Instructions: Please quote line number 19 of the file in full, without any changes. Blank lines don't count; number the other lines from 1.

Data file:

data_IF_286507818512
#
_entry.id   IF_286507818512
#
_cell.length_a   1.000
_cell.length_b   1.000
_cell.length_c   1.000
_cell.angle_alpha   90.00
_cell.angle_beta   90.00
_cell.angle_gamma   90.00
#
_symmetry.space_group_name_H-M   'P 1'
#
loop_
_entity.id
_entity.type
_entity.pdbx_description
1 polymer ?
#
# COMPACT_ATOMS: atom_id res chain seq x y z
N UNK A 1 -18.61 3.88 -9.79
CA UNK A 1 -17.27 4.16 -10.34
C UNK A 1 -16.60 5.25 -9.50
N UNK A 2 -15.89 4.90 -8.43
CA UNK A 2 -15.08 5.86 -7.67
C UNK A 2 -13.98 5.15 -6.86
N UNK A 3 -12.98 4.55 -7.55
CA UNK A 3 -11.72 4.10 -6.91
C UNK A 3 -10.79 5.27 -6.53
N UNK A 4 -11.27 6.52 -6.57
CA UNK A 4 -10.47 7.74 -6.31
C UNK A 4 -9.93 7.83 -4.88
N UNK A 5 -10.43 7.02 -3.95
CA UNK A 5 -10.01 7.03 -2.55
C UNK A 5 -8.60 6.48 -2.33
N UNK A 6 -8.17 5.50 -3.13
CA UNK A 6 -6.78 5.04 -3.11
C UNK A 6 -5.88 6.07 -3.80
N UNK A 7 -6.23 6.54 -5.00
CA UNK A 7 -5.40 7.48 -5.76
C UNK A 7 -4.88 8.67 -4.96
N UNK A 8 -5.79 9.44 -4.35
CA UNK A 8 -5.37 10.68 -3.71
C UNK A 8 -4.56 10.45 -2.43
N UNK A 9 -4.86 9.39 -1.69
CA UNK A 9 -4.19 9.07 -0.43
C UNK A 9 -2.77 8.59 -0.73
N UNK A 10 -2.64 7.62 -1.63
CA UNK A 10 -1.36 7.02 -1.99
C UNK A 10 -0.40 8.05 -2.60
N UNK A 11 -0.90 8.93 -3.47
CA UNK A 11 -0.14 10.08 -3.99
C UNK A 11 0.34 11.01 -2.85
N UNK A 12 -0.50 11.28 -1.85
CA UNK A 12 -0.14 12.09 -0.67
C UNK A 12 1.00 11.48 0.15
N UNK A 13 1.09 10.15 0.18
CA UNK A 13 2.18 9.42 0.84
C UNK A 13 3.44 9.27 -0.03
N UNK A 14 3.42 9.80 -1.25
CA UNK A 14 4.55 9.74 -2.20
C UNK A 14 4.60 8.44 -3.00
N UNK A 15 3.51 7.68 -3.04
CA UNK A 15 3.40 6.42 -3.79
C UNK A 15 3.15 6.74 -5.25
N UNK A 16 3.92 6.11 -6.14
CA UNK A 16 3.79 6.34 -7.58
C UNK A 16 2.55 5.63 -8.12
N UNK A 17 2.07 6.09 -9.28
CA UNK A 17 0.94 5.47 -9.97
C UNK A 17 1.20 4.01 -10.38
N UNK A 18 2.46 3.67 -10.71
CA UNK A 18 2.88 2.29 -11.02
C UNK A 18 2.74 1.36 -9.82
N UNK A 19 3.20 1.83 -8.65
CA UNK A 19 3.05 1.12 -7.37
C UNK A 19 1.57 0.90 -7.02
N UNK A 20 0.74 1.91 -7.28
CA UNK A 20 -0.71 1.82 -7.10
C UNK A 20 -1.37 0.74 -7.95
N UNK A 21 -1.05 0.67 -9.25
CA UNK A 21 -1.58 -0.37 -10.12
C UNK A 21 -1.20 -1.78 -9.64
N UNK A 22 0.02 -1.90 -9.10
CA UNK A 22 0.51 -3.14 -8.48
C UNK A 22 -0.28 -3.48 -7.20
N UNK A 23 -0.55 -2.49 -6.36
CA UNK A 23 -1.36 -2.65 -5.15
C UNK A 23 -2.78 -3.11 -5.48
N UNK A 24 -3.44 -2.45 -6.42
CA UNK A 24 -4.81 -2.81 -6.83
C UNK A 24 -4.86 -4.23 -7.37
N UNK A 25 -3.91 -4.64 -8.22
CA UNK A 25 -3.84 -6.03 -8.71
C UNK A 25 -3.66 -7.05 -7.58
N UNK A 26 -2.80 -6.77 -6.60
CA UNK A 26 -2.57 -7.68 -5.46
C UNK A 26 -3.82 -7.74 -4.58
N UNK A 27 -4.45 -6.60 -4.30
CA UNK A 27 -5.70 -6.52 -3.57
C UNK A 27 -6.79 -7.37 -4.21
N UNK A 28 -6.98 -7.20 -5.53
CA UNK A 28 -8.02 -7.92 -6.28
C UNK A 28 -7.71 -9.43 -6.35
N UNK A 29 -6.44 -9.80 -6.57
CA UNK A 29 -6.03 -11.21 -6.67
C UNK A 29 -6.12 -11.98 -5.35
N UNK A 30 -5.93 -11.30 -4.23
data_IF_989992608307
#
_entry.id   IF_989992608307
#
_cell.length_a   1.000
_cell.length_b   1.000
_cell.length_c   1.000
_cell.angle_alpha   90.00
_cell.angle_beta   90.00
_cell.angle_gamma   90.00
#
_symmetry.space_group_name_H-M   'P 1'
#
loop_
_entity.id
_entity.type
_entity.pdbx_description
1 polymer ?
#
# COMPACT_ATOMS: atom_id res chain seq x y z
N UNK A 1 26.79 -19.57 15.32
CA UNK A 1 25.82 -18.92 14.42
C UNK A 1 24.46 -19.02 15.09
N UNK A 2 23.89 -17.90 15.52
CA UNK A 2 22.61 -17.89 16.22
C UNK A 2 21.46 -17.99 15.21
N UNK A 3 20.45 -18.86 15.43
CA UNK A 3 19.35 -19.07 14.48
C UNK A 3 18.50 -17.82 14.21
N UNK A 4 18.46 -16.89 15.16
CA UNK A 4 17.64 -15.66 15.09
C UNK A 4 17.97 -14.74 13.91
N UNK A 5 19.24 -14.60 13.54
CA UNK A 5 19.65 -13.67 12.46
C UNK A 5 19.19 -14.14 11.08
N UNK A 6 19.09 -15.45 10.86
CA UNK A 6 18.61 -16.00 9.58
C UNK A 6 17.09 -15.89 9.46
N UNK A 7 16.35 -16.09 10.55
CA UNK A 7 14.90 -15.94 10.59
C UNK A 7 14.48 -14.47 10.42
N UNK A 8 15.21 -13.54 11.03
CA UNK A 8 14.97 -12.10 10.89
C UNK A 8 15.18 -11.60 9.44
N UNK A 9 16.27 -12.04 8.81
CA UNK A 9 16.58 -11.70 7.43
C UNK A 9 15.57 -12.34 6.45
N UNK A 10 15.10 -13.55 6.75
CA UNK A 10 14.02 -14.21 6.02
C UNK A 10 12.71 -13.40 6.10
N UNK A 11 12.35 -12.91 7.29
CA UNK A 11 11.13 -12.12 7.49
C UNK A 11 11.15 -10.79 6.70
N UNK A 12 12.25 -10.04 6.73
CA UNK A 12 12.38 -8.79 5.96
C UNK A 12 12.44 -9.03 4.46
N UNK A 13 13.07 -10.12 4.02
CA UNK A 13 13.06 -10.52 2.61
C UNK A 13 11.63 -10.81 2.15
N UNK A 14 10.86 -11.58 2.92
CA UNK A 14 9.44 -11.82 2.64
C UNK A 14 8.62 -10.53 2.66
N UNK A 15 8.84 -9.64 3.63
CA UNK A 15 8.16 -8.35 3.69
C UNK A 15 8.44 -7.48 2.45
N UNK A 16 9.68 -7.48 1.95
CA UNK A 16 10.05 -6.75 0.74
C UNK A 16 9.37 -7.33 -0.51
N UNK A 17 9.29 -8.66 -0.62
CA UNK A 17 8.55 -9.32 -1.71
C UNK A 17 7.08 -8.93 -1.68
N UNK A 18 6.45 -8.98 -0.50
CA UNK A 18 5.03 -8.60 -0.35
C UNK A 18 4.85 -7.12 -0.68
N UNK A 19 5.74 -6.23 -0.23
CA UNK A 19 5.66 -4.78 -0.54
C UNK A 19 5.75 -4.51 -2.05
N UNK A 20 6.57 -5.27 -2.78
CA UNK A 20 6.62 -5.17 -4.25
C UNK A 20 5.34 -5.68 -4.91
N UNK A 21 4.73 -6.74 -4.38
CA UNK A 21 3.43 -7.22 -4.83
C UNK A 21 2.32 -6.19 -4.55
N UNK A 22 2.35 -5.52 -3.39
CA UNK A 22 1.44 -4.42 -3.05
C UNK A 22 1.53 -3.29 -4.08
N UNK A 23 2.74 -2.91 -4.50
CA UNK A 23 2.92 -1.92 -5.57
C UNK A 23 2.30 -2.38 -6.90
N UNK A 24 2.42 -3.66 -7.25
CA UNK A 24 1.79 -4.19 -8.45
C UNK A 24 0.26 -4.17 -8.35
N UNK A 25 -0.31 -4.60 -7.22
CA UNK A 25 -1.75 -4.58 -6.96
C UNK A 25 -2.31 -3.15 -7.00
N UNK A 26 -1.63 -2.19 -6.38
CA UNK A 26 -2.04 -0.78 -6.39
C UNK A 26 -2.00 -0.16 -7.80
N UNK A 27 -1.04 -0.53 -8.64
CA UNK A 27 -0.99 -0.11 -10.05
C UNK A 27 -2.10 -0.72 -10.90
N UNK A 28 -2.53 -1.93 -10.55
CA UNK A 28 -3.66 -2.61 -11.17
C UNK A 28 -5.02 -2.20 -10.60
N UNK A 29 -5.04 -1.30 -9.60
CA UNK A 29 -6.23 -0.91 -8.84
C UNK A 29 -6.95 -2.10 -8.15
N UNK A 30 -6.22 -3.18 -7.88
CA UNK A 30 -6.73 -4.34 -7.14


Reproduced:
#